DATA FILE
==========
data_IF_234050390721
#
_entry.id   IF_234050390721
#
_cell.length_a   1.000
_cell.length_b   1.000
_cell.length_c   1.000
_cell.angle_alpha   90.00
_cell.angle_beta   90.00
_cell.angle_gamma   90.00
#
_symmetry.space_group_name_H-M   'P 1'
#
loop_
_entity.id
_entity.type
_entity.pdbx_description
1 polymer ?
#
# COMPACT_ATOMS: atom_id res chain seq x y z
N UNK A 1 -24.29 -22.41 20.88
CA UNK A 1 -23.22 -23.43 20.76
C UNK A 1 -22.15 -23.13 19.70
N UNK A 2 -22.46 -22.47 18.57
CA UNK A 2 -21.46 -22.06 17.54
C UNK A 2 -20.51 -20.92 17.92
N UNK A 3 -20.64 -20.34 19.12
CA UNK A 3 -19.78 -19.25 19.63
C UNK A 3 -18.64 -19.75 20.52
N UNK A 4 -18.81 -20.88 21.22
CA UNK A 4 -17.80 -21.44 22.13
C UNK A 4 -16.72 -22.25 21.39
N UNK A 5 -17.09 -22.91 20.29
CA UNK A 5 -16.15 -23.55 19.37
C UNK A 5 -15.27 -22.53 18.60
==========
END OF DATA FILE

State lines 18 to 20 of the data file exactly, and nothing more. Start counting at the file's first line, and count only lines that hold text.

1 polymer ?
#
# COMPACT_ATOMS: atom_id res chain seq x y z